Although Sterling finished Friday on the front foot, the UK currency took a hit earlier in the week after the Bank of England turned a touch more dovish. Policymakers said they expect inflation to fall back to target faster than previously expected and see the need for only limited tightening over the forecast horizon.
Labour market data due tomorrow will be the main focus this week although Brexit headlines always provide a risk. EU Brexit Minister Michel Barnier warned on Friday that there is a risk Brexit talks could fail.
The Dollar touched a four-month peak last Wednesday although gains proved short lived as the US 10-year yield failed to sustain another break above three-percent. The Greenback limped somewhat into the weekend after CPI data came up short on Thursday and remains subdued to start the week.
Looking ahead, retail sales due tomorrow and housing data plus industrial production on Wednesday will be the main data points. FOMC speakers are also worth watching with five policymakers due this week.
We saw some weakness in the Euro last week on some soft macro releases, but the single currency found some support towards the end of the week. Italian political parties appeared to be moving towards a workable government after Berlusconi’s Forza Italia seemingly stepped aside. Negotiations gathered steam over the weekend and a deal looks likely this week
We look ahead to a big week for data in the Euro Zone with Q1 GDP due tomorrow and CPI on Wednesday.
The Japanese Yen was relatively quiet last week. The US 10-year yield did break above the three-percent level again which provided a weight although thus proved short lived. Close to home, second tier macro releases were largely ignored.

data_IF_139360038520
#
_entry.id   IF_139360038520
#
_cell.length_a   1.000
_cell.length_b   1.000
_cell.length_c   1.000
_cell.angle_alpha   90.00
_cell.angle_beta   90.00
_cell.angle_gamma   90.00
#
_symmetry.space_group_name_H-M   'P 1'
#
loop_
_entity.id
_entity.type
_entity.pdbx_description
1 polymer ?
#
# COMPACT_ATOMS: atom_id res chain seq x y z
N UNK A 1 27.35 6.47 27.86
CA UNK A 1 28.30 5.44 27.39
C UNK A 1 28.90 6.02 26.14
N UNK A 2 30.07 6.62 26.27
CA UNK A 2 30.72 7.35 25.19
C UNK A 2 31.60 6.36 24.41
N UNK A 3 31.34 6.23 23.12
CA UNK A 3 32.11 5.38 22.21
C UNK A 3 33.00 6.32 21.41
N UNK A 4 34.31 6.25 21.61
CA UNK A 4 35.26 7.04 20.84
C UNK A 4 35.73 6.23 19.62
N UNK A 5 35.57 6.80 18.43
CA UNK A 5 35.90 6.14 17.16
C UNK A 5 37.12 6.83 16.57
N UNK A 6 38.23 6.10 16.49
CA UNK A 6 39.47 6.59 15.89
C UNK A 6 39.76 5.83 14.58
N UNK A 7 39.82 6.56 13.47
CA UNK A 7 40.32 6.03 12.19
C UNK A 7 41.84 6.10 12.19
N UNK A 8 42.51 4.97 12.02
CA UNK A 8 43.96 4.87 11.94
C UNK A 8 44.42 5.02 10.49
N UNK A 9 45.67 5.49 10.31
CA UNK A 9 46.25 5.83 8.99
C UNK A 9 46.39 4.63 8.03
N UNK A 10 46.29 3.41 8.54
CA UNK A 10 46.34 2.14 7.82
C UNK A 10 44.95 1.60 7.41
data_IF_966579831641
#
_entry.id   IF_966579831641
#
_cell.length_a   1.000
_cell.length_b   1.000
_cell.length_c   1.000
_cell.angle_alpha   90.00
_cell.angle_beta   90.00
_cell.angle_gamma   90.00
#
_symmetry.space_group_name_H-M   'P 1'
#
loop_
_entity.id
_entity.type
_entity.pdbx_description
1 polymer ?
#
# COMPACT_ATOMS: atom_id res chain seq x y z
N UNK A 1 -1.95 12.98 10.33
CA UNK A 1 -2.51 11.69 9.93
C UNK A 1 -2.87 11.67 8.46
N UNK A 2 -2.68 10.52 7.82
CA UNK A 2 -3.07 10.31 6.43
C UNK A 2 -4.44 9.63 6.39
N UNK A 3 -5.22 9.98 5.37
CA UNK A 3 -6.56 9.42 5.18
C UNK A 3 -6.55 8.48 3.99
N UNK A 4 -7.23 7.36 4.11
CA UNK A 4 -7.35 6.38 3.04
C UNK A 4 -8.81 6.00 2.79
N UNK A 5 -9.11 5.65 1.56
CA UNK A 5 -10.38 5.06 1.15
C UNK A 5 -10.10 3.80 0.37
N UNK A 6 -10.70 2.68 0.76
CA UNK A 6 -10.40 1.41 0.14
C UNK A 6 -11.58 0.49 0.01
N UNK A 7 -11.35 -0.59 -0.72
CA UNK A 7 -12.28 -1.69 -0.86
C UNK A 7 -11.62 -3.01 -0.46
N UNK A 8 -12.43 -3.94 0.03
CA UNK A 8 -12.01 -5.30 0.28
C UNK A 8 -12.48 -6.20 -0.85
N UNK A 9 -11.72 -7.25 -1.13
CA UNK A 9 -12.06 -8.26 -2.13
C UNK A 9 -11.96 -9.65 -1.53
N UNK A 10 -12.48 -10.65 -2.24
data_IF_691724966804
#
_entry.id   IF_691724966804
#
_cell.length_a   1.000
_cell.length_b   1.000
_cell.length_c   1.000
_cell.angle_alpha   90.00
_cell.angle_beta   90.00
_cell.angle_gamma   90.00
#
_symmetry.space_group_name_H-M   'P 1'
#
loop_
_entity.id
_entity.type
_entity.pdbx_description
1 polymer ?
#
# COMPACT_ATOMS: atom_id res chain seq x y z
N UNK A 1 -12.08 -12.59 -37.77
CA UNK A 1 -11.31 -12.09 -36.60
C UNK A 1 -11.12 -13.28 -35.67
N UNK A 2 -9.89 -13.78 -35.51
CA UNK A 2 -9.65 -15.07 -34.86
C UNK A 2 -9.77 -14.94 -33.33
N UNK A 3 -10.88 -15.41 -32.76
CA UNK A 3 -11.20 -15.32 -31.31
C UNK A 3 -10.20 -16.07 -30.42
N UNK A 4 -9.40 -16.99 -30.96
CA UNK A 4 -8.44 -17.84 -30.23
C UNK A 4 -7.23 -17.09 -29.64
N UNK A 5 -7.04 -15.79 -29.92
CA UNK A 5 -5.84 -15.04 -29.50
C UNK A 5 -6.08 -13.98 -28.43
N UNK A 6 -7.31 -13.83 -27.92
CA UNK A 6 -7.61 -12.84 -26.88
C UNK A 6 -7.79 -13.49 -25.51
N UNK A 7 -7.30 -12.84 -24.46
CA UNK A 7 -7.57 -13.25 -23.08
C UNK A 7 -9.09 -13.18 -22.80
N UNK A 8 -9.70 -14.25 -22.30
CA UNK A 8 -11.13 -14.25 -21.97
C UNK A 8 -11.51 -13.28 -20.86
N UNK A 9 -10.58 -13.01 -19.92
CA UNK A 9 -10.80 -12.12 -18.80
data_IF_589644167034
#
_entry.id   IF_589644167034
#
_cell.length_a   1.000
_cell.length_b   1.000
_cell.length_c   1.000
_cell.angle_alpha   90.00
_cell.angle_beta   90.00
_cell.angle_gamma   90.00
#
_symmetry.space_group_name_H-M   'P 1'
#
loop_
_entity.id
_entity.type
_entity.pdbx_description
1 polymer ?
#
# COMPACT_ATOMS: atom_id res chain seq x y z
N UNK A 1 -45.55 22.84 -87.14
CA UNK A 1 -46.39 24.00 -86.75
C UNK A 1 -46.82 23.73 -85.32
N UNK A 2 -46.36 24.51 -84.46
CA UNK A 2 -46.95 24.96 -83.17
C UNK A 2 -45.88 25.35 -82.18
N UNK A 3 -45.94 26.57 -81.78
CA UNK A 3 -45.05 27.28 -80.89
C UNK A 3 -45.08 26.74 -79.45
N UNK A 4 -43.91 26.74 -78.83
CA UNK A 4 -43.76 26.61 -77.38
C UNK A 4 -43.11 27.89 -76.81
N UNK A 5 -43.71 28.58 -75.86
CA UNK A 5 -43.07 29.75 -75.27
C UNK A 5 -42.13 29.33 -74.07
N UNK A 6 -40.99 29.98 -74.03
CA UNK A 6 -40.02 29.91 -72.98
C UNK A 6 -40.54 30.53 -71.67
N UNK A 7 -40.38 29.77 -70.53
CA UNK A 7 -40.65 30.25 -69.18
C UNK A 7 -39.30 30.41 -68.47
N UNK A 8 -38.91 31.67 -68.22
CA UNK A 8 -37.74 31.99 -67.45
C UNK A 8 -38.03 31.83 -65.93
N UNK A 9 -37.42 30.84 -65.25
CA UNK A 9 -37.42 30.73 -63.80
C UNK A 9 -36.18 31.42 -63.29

The Summary of Opinions from the BoJ also offered little in the way of new rhetoric.
This week, we await GDP figures on Wednesday and CPI on Friday.
The Swiss Franc appears in consolidation mode for the time being. Usd/Chf did nudge below parity on Friday and continues to linger around that level as investors wait for some direction.
This week we await PPI data tomorrow and comments from SNB President Jordan on Wednesday.
The Australian Dollar finished last week on the front foot, supported by rising commodity prices (notably oil). Domestic impulses may have limited gains however as home loans fell short of forecasts.
This followed Tuesday’s soft retail sales report. Looking ahead, oil prices are expected to remain a key drive although the RBA minutes due tomorrow and jobs data on Friday will also be closely watched.
The Canadian Dollar was set to finish the week on a high, bolstered by positive NAFTA headlines and rising oil prices but was knocked on Friday after jobs data came up short.
The Canadian economy actually lost 1.1K jobs in April while the unemployment rate remained at 5.8%. Friday’s CPI data is likely to be the main focus this week.
NEW ZEALAND DOLLAR
The New Zealand Dollar finished last week as the weakest of the G10 currencies. The bulk of declines came on Thursday after the RBNZ said the next direction in rates is equally likely to be a hike or cut. RBNZ Orr added on Friday that the decline in the currency was a good thing. PPI and budget data are due this week although focus will likely remain on the central bank.
The Swedish Krona saw some modest upside last week despite confirmation of a pullback in CPI on Wednesday. Risks remain to the downside however given recent dovish Riksbank’s commentary. It could prove a quite week ahead with only capacity utilization data due on Wednesday.
The Norwegian Krone was fairly uneventful last week with little reaction shown to Wednesday’s CPI data despite a minor beat at +2.4% YoY (f/c. +2.3%). Recent Norges Bank rhetoric is likely to keep the pair support for now with GDP due tomorrow.
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